A larger sample size overall and in each age range are needed to further determine the usefulness of the PEDS in identifying disablity in Karagwe, Tanzania. Further, longitudinal assessment would further establish the usefulness and accuracy of the PEDS.
It would be beneficial to trial the PEDS in a time absent from significant health concerns, such a malaria epidemic. This may be challenging as some children are not seen for well-child visits at the Maternal-Child Clinic. It is also difficulty to control for the environmental considerations evident in this third world country.
Based on the Tanzanian government's objectives, screening for developmental delay is appropriate and warranted. Additional research is needed to determine if the PEDS is the appropriate screening tool for developmental delay in children from birth to the age of five in Karagwe, Tanzania, East Africa.
Rebecca Altman, BSW is a graduate student at the University of Pittsburgh. She is pursuing a Master in Public Health, specializing in Behavioral and Community Health Sciences. She assisted with data collection in Tanzania and draft review.
Wilson Rwamugata is a student physical therapist at KCMC School of Physiotherapy. He provided translation and assisted with data collection in Tanzania.
The author further wishes to acknowledge Frances Page Glascoe, PhD of Vanderbilt University for her consultation and guidance with this study. Acknowledgements also go to Linda Winkler, PhD of the University of Pittsburgh at Titusville, Amos Nyirenda, MD, MPH, Doctor in Charge, and the people of the Nyakahanga District Hospital, Karagwe, Tanzania for their support and assistance with this project.
DESCRIPTION OF PEDS PATHS (11)
2 or more significant concerns are identified by the caregiver. These children should be referred to appropriate practitioners for examination.
“These children are 20 times more likely to have disabilities than children for whom there are no concerns. This means that about 50% have disabilities, while an additional 20% perform well below average in areas critical to school success.” (11)
1 significant concern is identified by the caregiver.
When time is limited, referral for additional screening is recommended. If time is not a factor, a second, different developmental screening test should be administered. If the second screen is failed, referral to an appropriate practitioner is warranted. If the second screen is passed, the parents should be offered reassurance and follow recommended developmental surveillance.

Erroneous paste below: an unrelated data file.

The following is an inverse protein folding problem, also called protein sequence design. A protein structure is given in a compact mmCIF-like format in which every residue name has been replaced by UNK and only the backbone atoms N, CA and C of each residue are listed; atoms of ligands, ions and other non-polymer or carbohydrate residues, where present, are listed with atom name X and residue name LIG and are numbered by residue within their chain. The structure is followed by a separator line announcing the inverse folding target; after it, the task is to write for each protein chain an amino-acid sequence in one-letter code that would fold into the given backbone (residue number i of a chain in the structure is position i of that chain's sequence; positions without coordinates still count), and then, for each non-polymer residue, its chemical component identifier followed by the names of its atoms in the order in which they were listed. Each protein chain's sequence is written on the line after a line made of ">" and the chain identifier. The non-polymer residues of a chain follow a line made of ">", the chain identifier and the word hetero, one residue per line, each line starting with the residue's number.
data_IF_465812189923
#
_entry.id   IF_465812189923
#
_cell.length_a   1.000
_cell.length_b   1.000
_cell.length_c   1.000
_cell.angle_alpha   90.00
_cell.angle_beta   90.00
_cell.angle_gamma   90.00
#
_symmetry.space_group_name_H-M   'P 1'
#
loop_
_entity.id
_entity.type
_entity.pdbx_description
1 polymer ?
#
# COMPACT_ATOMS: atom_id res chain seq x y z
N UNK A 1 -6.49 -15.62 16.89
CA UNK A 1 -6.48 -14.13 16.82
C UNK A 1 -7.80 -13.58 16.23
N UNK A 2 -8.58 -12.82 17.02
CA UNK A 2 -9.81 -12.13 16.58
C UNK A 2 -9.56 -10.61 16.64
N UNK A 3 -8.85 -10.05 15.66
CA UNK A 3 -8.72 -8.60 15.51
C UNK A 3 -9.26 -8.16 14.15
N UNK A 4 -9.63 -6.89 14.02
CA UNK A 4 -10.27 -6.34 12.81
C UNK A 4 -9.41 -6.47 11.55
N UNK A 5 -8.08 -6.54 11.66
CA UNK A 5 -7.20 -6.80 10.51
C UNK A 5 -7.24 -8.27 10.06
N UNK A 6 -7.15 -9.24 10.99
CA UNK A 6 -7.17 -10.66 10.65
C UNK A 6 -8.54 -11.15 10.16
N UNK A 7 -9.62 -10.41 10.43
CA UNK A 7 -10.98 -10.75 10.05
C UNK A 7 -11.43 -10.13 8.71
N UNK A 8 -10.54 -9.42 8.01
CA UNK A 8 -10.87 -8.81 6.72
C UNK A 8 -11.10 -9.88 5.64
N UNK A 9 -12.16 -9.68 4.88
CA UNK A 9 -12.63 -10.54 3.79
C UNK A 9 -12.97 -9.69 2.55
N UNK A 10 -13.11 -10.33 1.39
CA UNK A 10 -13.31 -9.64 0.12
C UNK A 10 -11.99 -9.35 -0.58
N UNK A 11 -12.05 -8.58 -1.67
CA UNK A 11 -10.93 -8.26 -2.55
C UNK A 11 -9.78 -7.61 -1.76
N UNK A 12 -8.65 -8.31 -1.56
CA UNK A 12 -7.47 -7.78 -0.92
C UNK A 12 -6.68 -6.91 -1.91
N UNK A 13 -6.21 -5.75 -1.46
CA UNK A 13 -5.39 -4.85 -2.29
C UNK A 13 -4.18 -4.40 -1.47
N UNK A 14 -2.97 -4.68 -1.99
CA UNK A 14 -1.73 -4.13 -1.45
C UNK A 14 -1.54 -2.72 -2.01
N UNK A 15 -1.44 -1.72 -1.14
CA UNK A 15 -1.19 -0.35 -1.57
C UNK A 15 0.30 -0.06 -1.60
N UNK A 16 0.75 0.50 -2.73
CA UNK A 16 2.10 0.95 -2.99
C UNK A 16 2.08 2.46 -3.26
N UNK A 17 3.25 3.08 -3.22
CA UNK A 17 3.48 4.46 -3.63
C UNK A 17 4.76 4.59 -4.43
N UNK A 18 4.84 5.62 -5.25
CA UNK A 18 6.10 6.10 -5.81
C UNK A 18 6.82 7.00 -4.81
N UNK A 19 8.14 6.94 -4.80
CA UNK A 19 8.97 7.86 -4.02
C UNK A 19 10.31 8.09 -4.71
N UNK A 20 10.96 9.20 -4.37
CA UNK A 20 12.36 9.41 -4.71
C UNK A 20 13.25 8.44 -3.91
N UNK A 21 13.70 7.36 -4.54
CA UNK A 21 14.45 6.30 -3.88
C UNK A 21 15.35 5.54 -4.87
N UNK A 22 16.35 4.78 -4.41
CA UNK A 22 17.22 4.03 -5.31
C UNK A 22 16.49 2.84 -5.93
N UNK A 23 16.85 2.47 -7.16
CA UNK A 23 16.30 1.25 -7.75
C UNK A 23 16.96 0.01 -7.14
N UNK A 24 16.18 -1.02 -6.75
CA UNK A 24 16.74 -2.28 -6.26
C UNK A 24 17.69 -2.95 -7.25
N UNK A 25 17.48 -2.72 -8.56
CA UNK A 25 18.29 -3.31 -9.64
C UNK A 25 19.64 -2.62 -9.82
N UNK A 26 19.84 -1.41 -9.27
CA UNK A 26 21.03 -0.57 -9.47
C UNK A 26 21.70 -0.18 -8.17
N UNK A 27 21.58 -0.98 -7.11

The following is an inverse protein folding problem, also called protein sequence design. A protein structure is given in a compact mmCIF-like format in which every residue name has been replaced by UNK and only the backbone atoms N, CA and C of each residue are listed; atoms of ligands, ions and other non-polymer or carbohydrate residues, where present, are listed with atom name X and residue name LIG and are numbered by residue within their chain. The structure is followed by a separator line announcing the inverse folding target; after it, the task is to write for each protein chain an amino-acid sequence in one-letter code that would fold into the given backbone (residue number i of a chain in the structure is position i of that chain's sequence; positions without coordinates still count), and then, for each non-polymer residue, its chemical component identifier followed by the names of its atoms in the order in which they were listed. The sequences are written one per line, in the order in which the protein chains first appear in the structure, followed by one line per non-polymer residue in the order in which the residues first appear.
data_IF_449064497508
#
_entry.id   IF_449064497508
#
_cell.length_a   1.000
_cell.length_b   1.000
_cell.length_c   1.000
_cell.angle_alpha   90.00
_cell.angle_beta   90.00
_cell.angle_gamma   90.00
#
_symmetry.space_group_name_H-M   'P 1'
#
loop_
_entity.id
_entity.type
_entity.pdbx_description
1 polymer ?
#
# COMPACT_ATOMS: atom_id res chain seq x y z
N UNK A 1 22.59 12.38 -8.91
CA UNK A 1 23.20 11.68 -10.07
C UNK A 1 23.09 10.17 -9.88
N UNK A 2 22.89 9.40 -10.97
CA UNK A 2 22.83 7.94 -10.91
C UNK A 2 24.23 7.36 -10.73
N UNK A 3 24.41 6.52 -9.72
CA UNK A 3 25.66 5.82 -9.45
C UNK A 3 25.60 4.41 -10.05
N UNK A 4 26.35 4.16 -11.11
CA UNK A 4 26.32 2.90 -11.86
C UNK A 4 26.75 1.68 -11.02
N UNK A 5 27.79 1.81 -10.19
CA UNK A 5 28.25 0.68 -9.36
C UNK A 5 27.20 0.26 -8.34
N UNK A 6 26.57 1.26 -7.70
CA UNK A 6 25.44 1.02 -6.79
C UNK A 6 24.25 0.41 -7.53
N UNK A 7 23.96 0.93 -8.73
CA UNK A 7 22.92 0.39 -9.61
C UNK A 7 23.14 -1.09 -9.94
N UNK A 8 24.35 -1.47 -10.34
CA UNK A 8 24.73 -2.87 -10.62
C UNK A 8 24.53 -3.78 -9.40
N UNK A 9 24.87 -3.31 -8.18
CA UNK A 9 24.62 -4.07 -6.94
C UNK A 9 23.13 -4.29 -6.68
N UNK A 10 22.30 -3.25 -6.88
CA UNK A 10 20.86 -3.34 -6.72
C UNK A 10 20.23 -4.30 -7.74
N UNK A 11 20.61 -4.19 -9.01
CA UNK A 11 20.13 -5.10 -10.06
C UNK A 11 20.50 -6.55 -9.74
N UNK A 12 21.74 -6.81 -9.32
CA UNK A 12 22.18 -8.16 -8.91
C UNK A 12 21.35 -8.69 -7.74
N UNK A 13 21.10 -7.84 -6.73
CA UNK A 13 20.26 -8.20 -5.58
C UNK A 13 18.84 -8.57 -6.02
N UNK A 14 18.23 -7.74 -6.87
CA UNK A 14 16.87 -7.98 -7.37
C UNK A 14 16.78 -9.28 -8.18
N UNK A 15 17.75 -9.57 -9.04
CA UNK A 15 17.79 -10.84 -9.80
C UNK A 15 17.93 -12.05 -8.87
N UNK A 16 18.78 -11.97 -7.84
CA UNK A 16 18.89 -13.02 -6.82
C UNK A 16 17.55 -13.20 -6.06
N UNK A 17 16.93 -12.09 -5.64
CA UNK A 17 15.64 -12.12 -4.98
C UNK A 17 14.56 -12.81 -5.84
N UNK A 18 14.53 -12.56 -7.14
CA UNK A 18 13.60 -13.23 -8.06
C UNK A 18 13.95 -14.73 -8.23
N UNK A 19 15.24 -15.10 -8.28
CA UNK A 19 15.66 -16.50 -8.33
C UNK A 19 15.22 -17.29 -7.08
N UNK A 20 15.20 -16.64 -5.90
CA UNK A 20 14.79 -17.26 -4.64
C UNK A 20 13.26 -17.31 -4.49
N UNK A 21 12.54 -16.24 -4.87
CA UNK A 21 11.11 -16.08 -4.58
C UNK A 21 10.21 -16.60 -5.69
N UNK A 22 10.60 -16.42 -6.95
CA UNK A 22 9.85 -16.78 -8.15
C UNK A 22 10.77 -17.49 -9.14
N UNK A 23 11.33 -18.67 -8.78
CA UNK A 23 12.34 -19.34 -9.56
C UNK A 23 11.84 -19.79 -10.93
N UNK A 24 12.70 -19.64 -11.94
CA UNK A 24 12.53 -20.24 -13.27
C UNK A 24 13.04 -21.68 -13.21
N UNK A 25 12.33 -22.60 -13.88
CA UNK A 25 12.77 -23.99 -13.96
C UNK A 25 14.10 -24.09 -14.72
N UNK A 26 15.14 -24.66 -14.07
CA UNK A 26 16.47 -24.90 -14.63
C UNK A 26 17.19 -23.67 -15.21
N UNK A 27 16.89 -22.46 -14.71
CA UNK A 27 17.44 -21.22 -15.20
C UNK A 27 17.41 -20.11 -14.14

In this path, concerns raised are not predictive of disabilities. The concerns most often are about behavior.
The PEDS manual (11) suggests three approaches to address these issues: brief advice, in-office counseling and informational handouts; screen behavior and emotional well-being; and referring for parent training or behavior management training.
It is anticipated that about 3 out of 100 parents will have communication barriers such as illiteracy, language disorders, different primary language than the person administering the tool, or mental health problems. These children are categorized in Path D.
Several recommendations to address these barriers are offered in the PEDS manual (11).
No parental concerns are identified while administering the PEDS.
Parents should be reassured that the child appears to be coming along well. Encouragement should be given to continue regular, repeat screenings.
Malorie Kosht-Fedyshin, PT, DPT Director and assistant professor Physical Therapist Assistant Program University of Pittsburgh at Titusville 504 East Main Street Titusville, PA 16354 (firstname.lastname@example.org). (814) 827-4445 fax (814) 827-5671